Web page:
LET US LIVE
1939, Sony Repertory, 68 min, USA, Dir: John Brahm

Compelling proto-noir concerning a pair of innocent taxi drivers (Henry Fonda and Alan Baxter) railroaded to the death house for a robbery-homicide. An early standout performance by Fonda receives stellar support from costar Maureen O’Sullivan, along with a well-crafted script (by Anthony Veiller and Allen Rivkin), photography (Lucien Ballard) and superior direction by noir maestro John Brahm.


THE BOSTON STRANGLER
1968, 20th Century Fox, 120 min, USA, Dir: Richard Fleischer

One of Richard Fleischer’s most uncompromising and startling films: Tony Curtis delivers an amazing performance (arguably his best) as Albert DeSalvo, the unstable blue-collar worker who terrorized Boston in the early 1960s. Henry Fonda is the head of detectives who doggedly tracks him down. The increasingly elliptical, stream-of-consciousness narrative, especially after the captured Curtis’ mental disintegration accelerates, was extremely daring for a major Hollywood studio film.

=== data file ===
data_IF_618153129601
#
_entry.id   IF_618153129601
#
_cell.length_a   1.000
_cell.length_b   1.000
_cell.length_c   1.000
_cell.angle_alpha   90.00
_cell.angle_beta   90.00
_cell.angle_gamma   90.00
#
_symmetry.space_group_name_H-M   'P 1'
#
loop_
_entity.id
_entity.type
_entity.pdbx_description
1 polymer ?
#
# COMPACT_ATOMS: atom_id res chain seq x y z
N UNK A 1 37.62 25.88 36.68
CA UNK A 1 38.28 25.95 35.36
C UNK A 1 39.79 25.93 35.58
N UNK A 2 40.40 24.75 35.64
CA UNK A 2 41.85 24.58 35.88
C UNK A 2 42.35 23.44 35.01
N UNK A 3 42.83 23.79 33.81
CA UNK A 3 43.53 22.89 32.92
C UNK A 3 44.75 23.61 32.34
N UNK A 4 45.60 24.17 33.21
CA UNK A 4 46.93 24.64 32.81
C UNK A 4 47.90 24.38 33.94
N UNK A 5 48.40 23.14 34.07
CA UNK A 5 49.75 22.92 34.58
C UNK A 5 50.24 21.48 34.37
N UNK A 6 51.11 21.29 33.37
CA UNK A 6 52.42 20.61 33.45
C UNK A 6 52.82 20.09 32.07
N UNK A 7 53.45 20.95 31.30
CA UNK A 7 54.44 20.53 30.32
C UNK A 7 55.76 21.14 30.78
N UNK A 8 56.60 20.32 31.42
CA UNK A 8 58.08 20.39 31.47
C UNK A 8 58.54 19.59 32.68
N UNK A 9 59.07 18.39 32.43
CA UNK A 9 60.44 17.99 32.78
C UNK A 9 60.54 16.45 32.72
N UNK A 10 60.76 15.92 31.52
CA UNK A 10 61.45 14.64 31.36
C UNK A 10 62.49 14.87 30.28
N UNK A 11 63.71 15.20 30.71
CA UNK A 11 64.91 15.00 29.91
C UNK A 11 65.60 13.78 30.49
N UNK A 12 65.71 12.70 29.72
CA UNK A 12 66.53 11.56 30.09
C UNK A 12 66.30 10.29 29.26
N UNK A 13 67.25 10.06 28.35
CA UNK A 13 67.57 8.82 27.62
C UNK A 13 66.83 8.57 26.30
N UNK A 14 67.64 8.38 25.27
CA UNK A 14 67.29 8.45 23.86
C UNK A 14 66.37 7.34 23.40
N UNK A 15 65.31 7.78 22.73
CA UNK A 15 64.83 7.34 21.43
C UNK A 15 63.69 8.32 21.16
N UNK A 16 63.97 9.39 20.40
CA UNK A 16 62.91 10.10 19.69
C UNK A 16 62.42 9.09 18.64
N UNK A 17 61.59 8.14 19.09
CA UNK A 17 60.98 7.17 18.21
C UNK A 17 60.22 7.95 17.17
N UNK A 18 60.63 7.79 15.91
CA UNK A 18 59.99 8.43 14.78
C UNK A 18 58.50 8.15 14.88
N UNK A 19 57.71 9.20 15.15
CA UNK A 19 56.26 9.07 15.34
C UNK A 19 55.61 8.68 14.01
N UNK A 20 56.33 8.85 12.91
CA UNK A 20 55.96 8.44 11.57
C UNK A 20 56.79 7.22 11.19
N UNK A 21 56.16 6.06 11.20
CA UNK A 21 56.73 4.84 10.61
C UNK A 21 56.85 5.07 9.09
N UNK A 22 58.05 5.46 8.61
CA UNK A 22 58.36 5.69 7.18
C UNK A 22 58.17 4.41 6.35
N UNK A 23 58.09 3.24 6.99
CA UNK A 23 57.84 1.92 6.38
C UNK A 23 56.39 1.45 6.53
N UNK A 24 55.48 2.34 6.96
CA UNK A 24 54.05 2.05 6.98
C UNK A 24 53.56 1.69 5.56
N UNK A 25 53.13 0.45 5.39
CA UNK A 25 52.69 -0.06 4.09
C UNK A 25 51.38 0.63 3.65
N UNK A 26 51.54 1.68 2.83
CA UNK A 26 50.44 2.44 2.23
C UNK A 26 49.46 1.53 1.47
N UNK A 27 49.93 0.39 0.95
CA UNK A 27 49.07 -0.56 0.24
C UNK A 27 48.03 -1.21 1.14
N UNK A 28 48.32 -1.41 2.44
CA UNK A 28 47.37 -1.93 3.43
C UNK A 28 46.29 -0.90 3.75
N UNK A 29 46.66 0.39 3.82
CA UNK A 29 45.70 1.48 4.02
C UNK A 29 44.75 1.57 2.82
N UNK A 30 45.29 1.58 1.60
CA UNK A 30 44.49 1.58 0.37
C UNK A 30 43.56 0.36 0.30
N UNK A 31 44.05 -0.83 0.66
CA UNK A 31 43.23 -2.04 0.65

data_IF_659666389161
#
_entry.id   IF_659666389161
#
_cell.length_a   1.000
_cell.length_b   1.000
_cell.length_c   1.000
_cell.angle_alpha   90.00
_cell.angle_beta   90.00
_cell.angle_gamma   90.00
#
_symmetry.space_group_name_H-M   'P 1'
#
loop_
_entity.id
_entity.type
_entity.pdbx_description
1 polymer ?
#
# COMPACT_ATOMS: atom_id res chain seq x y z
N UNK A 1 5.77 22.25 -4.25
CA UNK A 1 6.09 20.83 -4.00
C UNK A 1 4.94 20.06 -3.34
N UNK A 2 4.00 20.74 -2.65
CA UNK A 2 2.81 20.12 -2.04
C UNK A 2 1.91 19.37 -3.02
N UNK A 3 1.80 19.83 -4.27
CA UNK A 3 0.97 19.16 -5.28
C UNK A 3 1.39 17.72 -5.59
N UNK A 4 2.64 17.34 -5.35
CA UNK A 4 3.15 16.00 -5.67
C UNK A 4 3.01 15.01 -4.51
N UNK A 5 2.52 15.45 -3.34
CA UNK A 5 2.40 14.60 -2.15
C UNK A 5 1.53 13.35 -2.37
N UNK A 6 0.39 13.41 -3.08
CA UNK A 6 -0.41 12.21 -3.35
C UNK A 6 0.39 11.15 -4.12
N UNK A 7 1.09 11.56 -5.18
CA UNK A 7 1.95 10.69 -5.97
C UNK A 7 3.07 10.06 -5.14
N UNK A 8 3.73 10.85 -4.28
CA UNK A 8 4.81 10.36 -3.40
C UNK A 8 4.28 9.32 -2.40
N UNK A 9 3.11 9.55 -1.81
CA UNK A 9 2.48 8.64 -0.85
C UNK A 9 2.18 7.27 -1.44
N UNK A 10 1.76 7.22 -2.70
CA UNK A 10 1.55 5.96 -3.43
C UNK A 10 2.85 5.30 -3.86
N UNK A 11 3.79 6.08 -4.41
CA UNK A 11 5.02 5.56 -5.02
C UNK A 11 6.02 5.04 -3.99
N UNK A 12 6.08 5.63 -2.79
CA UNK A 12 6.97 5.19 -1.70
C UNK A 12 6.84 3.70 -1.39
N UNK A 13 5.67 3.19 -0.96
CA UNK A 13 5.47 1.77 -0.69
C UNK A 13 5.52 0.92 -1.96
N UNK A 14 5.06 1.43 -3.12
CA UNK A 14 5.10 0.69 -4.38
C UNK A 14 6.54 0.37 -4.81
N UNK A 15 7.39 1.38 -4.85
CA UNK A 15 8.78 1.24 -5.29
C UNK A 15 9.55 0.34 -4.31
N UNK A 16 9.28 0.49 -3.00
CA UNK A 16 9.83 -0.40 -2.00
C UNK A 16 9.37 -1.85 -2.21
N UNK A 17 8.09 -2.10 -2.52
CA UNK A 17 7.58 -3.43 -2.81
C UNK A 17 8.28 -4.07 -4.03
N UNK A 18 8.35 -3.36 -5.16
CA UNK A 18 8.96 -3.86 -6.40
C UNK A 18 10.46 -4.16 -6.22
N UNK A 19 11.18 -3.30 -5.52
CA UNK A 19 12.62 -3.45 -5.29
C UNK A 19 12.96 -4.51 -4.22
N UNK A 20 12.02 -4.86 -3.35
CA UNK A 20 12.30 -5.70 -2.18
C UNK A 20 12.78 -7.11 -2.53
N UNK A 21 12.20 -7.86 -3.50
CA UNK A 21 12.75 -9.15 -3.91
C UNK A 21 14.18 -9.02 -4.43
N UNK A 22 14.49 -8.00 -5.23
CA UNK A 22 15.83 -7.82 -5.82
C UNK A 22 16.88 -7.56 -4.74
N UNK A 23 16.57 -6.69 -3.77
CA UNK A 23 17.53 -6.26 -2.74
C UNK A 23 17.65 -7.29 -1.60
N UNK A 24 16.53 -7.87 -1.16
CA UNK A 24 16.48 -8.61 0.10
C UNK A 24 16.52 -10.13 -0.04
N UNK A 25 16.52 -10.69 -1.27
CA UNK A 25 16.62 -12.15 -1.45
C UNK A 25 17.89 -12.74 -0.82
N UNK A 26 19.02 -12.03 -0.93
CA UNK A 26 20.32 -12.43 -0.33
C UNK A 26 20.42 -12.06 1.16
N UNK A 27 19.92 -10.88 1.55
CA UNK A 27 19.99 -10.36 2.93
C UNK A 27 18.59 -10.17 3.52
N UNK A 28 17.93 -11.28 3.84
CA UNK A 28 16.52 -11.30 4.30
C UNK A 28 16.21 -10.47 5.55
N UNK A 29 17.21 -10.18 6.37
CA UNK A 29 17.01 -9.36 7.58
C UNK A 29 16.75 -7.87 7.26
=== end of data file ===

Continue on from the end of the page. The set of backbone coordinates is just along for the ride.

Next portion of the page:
BATTLE OF THE BULGE
1965, Warner Bros., 167 min, USA, Dir: Ken Annakin

In November 1944, the German army surprised the Allies with a last-ditch offensive on the western front, near the Ardennes forest. This entertaining (if fictionalized) look at the pivotal conflict features an all-star cast including Henry Fonda, Robert Shaw, Robert Ryan, Dana Andrews, Charles Bronson and Telly Savalas (a Golden Globe nominee), as well as some superbly executed action sequences.


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